What was the big difference between the first eight games and the last four games this season?

It wouldn’t be wrong to point out scoring; the Badgers averaged 35.6 points per game through eight contests. Then, coming off a bye week, Wisconsin averaged 58.75 points over its last four games.

But lost in all the touchdowns and accusations of running up the score was another sudden increase in production, this surge coming on the defensive side of the ball.

In Wisconsin’s first eight games, the Badgers forced seven turnovers. Over the last four, they had 16 takeaways.

So what’s up with that?

“I don’t want to say that we weren’t working hard toward getting takeaways and making turnovers the first half of the season, but over break, we really focused on that part,” said junior defensive end Louis Nzegwu.

“It was a progression from the first time we played a game to the end of the season. But we’re always pretty much doing the same thing,” junior safety Aaron Henry said. “It just so happened that the ball was coming out a little more.”

Whether it was a simply a progression or in fact a renewed focus following the bye week, the Badgers were a turnover-forcing machine to end the season. Wisconsin had four takeaways against Purdue, three against Indiana, two against Michigan and an eye-popping seven in the regular season finale against Northwestern.

The play of the defense over the last four games helped the Badgers to a 1.17 turnover margin, tied for third in the Football Bowl Subdivision. The Badgers had a miniscule nine turnovers lost on the season, tied for first in FBS, but it took a concerted effort from the defense to put an exclamation point on that figure.

It’s a big departure from the team that had forced just three turnovers through its first four games – against the likes of UNLV, San Jose State, Arizona State and Austin Peay, no less.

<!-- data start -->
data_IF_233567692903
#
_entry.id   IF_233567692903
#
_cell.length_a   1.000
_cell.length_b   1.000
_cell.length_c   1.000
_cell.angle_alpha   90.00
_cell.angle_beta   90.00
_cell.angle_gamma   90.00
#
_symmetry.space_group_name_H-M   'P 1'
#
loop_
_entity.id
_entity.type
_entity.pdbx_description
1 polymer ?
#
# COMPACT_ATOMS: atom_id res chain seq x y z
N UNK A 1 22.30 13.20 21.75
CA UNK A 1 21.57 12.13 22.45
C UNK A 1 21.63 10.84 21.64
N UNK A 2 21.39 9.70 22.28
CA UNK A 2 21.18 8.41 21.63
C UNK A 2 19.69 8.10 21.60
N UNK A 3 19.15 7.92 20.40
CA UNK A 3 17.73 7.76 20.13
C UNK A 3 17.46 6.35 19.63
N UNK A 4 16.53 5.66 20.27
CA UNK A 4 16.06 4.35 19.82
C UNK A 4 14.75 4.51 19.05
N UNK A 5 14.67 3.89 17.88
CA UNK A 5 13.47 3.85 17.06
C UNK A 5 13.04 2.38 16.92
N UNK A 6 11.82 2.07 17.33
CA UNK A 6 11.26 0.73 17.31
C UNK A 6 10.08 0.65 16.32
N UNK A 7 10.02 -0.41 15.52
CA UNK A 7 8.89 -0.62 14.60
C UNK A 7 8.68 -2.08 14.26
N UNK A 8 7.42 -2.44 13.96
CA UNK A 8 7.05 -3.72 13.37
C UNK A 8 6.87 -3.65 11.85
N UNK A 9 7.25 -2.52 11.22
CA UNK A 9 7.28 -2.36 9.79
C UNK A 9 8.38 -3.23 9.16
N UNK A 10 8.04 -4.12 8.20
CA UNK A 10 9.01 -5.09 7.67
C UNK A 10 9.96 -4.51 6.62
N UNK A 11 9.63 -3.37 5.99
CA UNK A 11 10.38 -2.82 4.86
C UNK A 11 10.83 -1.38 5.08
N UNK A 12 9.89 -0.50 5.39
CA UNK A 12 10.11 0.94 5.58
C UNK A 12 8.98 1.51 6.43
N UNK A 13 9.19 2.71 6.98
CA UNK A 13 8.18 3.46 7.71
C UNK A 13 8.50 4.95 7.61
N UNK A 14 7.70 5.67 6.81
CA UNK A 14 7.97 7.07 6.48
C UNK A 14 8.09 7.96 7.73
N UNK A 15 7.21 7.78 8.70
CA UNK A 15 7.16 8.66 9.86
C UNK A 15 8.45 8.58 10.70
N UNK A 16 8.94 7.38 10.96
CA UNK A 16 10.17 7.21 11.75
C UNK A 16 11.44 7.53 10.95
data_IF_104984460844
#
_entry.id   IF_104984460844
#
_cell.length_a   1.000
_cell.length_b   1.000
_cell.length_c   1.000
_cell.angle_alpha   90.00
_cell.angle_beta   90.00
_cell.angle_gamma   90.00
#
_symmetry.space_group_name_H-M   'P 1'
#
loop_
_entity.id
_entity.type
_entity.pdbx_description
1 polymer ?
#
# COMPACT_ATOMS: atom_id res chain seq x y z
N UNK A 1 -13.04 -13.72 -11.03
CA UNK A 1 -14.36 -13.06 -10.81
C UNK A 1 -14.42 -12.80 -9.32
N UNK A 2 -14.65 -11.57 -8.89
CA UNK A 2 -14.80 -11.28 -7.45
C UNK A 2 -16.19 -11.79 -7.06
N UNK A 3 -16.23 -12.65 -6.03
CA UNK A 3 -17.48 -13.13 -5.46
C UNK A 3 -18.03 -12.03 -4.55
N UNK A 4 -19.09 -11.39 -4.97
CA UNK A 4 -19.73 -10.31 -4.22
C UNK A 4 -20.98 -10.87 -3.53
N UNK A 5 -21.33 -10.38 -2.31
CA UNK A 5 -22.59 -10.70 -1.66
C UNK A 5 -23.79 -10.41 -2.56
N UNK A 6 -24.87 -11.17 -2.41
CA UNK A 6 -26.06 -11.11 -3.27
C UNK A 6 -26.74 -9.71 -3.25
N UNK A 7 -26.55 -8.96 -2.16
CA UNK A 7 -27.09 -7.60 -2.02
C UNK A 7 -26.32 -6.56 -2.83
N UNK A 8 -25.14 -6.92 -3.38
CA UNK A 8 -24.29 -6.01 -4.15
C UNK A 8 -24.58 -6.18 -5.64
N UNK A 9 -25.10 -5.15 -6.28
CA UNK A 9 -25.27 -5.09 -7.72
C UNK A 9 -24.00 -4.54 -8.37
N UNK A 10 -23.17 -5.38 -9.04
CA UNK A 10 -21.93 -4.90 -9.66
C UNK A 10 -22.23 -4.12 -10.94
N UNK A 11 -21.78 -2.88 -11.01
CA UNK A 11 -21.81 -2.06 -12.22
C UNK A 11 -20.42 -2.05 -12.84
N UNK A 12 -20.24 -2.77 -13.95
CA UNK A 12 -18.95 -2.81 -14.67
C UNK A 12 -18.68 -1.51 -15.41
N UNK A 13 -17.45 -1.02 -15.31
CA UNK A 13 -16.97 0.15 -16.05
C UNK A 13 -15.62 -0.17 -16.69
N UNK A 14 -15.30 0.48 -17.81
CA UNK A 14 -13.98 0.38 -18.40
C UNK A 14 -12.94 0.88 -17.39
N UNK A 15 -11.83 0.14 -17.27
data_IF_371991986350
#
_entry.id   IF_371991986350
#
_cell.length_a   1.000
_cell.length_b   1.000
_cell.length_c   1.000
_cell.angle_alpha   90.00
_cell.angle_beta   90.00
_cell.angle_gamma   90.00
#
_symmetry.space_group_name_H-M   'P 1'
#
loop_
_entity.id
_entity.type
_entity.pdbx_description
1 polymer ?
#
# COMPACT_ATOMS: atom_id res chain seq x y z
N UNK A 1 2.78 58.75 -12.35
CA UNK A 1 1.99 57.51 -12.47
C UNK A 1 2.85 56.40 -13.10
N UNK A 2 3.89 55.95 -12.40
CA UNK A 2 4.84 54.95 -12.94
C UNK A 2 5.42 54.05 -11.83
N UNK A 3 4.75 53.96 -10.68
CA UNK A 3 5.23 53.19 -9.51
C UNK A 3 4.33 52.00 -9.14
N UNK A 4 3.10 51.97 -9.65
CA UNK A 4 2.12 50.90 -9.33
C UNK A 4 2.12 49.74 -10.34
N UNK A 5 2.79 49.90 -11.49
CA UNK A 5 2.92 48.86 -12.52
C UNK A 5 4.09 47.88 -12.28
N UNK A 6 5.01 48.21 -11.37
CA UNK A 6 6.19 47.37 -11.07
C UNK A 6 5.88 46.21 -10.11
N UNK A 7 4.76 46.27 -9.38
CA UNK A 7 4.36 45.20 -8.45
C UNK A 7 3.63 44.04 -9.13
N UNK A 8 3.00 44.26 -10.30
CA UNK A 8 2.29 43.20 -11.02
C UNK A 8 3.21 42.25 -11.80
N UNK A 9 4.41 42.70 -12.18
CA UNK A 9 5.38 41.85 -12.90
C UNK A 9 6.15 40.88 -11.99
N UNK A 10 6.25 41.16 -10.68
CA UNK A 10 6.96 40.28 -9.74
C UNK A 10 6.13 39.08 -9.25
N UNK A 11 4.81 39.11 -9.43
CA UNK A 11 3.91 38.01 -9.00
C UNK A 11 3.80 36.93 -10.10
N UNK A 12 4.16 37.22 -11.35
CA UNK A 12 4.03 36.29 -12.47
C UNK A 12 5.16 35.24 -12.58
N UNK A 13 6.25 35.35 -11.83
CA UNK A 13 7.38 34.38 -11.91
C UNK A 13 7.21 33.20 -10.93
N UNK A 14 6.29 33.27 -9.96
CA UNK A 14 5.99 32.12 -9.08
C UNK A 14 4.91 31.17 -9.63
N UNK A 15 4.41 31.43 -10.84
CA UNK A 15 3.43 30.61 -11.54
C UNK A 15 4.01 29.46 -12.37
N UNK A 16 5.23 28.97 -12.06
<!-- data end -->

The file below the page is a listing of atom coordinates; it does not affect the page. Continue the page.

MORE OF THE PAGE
It’s also something that has been building, as the secondary got used to new coach Chris Ash. Poor tackling had been a trademark of the UW secondary over the past few seasons, a trend that now seems a distant memory. Getting the fundamentals right has helped the Badgers turn their attention to other things in practice, which is where all of UW’s game performances – for better or for worse – stem from.

“The main thing is during the week, we have Takeaway Tuesday, Competition Wednesday, Perfect Thursday,” cornerback Antonio Fenelus said. “We just try to put it in our head, as long as we’re in the right place making plays, turnovers will come to us.”

And while Fenelus, who leads the Badgers with four interceptions, could take plenty of credit, he’s quick to point out the play of other position groups for giving him the opportunities.

Fellow starting corner Niles Brinkley was rarely thrown at as the season went on, as opposing offenses tried to pick on the smaller – he’s listed at a generous 5-foot-9 – Fenelus.

Perhaps no game illustrated how much turnovers are a team effort than the Badgers’ seven-takeaway game against the Wildcats. Defensive end J.J. Watt wreaked havoc on NU, notching three quarterback hurries, of which two led directly to interceptions, and forcing two fumbles.

“Even against Northwestern we had some tipped balls, that was big,” said linebacker Blake Sorenson, who has two interceptions. The D-line does a great job getting pressure to the quarterback, [causing] a lot of interceptions. It takes 11 guys to get a turnover.”

And while it’s not a slight to Sorenson, both his picks were a direct result of great pressure by the defensive line.

With the biggest game of the season coming up, it would be fair to expect there to be some pressure on the defense to force some interceptions or fumbles. That’s not the mindset though.

“We have to prepare the same way, keep the same focus as we have,” Fenelus said. “It’s a bowl game, it’s the Rose Bowl, you could say it’s a bigger game, but we’re just going to prepare the same way as we always do, prepare to win.”

Texas Christian quarterback Andy Dalton won’t be one to make many mistakes. The senior threw just six interceptions on the year, and as a team, TCU lost just 13 turnovers.

But as a possible blessing in disguise, UW already knows it doesn’t need turnovers to win. In arguably the Badgers two biggest wins, against Iowa and Ohio State, UW only managed one interception.

So on the biggest stage of the season, Wisconsin’s defense will be ready to take advantage of any opportunity that comes its way – but don’t expect them to force the issue.

“Coach will pat you on the back if you make it, coach will send you to the sidelines if you don’t. So that’s a big risk,” Nzegwu said. “In a game as big as this, you want to stick to what you do. If you’re in a position to make a certain play, you’ve got to make it. You can’t try to step out of your own shoes and try to do something you’re not usually doing.”